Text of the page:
Sharon from Centerville, Utah

Sharon, I really resonated with your comparing what we hear in church to what you tell your children.  That’s so true, isn’t it?  I think that a lot of the suffering I’ve endured in my life is due to the fact that I haven’t learned lessons the first time they were taught to me.  To some extent, we are all like that.  Thanks for the reminder that God loves us enough to keep telling us the same things over and over again until we internalize them and act the way we should.

We all get bored with the same old-same old, and we all have ups and downs. It is each individual’s responsibility to make Sunday meetings meaningful.  We don’t have paid ministers; we all take turns, and not everyone is a great or even mediocre speaker.  It takes work to stay interested, and “Georgia” said he is lazy.  Maybe that is more the problem than boredom.

Susie, in SoCal

You’re right, Susie.  We can’t just sit there like baby birds, opening our mouths and expecting to be fed.  There’s some effort involved.  If we don’t choose to make the effort, we may not eat.

Happiness is something you judge at the end of the day.  When the trials and joys of life can be put in perspective, we can hit our knees grateful for whatever meaningful experiences and say, “Thank you, Father, for another day of life.”  The opposite is one who rises in the morning determined to make him-/herself happy.  The former turns outward to how we can be of service; when our heart is right we look to serve and find joy in the effort.  When we turn inward to our own pleasure we miss the real and lasting “joy” that is found in following Christ.  He sought to serve, we coveted the same.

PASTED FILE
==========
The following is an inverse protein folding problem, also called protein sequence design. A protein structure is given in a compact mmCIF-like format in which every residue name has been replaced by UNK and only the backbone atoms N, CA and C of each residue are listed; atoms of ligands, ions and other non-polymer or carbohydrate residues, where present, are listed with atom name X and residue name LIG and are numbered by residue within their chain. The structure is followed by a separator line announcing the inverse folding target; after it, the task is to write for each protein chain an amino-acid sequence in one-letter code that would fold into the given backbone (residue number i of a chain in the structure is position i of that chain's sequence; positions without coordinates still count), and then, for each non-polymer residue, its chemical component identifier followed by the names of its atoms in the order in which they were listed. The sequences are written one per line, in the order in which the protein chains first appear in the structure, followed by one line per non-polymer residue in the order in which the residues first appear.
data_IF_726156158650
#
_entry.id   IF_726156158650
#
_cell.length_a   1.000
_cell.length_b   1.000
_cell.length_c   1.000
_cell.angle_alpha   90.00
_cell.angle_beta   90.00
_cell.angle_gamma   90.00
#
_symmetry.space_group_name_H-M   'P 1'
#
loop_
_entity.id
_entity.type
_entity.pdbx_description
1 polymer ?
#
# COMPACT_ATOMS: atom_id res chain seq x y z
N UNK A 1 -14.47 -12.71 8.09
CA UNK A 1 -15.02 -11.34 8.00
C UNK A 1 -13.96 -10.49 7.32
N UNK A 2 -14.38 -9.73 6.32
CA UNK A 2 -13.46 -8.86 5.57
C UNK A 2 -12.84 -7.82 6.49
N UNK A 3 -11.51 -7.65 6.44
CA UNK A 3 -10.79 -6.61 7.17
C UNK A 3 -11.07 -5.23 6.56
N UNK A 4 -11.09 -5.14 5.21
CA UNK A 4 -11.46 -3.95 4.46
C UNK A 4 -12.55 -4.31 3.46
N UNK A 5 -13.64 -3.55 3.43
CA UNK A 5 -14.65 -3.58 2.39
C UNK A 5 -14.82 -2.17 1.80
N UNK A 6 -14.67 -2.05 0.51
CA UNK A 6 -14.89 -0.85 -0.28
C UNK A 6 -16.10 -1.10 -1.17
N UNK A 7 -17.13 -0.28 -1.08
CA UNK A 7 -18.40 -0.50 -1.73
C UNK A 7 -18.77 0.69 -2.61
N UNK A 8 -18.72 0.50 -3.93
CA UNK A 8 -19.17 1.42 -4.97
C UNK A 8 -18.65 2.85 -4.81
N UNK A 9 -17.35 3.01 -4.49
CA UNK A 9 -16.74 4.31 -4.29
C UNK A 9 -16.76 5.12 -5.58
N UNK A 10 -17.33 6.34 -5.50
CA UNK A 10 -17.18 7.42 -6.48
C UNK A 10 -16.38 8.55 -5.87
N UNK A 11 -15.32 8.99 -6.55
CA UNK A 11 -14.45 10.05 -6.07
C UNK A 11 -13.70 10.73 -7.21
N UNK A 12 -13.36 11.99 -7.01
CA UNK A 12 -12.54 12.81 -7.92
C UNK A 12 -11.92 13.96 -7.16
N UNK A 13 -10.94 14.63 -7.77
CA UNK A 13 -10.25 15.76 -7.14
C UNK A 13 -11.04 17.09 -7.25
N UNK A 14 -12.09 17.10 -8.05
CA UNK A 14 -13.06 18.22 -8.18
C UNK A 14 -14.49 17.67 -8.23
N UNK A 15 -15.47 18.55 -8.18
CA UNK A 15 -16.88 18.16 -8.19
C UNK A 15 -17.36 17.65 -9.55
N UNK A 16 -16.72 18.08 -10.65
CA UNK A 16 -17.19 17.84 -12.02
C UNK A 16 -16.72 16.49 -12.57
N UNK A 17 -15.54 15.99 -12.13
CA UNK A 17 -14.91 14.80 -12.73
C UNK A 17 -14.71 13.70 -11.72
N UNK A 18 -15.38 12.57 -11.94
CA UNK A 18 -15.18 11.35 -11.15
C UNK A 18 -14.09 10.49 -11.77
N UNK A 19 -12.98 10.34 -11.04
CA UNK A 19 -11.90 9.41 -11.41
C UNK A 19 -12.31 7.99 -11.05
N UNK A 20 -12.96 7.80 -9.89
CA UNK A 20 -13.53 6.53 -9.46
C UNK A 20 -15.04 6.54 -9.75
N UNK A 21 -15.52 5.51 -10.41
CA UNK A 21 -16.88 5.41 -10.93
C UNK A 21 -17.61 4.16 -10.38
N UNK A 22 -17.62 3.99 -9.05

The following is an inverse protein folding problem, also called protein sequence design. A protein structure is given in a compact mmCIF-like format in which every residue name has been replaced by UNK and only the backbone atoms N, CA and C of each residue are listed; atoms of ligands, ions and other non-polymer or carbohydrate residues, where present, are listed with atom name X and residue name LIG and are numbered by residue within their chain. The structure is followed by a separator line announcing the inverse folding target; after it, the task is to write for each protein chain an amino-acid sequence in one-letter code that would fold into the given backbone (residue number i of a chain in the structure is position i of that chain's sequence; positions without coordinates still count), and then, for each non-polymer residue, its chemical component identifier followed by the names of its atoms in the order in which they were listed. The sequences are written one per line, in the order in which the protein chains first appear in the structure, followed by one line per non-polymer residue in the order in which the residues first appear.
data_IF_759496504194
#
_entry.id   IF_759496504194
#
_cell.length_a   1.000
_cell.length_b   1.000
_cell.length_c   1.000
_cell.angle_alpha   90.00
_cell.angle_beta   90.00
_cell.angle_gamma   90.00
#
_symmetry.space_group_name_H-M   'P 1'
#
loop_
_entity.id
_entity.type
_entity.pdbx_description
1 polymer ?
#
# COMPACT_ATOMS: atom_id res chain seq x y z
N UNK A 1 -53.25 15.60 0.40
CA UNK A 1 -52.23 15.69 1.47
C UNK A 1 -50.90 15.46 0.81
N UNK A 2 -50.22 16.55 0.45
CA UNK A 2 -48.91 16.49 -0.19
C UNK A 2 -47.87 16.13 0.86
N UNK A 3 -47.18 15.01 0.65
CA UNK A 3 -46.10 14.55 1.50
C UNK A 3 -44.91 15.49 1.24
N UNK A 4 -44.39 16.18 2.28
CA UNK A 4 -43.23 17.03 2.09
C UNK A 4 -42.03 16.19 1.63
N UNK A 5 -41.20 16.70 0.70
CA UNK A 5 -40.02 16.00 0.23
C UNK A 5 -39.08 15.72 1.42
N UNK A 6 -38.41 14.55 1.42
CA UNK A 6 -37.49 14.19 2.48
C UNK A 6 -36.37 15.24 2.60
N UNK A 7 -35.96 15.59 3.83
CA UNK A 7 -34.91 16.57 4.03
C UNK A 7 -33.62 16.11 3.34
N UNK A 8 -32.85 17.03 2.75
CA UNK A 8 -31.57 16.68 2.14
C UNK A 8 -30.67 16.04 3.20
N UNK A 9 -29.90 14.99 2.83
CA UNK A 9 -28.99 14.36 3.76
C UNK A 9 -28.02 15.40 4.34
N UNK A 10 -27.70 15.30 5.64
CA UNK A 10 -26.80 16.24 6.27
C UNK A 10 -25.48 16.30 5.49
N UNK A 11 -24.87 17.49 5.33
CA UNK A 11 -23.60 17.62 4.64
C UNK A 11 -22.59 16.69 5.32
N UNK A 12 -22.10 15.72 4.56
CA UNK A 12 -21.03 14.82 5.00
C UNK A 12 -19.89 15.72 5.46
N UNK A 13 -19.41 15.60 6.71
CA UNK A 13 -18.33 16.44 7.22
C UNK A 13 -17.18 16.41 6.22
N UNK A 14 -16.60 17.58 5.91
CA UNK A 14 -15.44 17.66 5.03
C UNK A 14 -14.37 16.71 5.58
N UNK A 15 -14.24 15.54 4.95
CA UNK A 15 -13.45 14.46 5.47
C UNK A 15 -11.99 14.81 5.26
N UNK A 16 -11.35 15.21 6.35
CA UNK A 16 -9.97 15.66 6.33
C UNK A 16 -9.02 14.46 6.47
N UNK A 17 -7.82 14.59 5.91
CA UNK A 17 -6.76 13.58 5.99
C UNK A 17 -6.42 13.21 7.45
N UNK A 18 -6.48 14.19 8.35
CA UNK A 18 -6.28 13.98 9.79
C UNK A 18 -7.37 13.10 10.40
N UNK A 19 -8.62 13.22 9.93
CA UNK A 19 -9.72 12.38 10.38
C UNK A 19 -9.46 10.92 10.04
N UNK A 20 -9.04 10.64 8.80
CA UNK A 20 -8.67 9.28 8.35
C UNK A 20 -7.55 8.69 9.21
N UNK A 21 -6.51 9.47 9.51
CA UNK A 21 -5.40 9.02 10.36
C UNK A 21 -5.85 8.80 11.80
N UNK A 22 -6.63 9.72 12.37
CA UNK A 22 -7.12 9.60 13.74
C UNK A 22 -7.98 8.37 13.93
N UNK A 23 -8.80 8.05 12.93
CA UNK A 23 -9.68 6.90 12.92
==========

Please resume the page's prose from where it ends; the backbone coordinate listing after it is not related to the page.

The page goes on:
My advice is to find a passion for some part of the gospel (family history, for example) and go about teaching your friends outside of Sunday meetings.  Ask those you care for — members or non-, “Would you like to know more about your ancestors?”  Then, be the conduit that connects them to Heaven. 

Oh, I know that this isn’t easy.  You don’t have a computer, you don’t have your own history done, you don’t even have an interests and your are convinced that your neighbors don’t want you to “bug them.”  Well honestly, all of these excuses are bogus. Allow faith to take over.   Face whatever challenges and tumult that might come as a result of this service and allow yourself to be swept away in doing good. Sunday meetings then become a time to catch up with those you are working on how the week’s research is going.  You will share stories of miracles.  Really, you will!

You may say this is too simplistic, and it probably is, but that it the beauty of the tender mercies of the Lord.  If we don’t need what comes for others serving us, you need what comes from serving others.  So says the “Book of Bob.”

Been there too.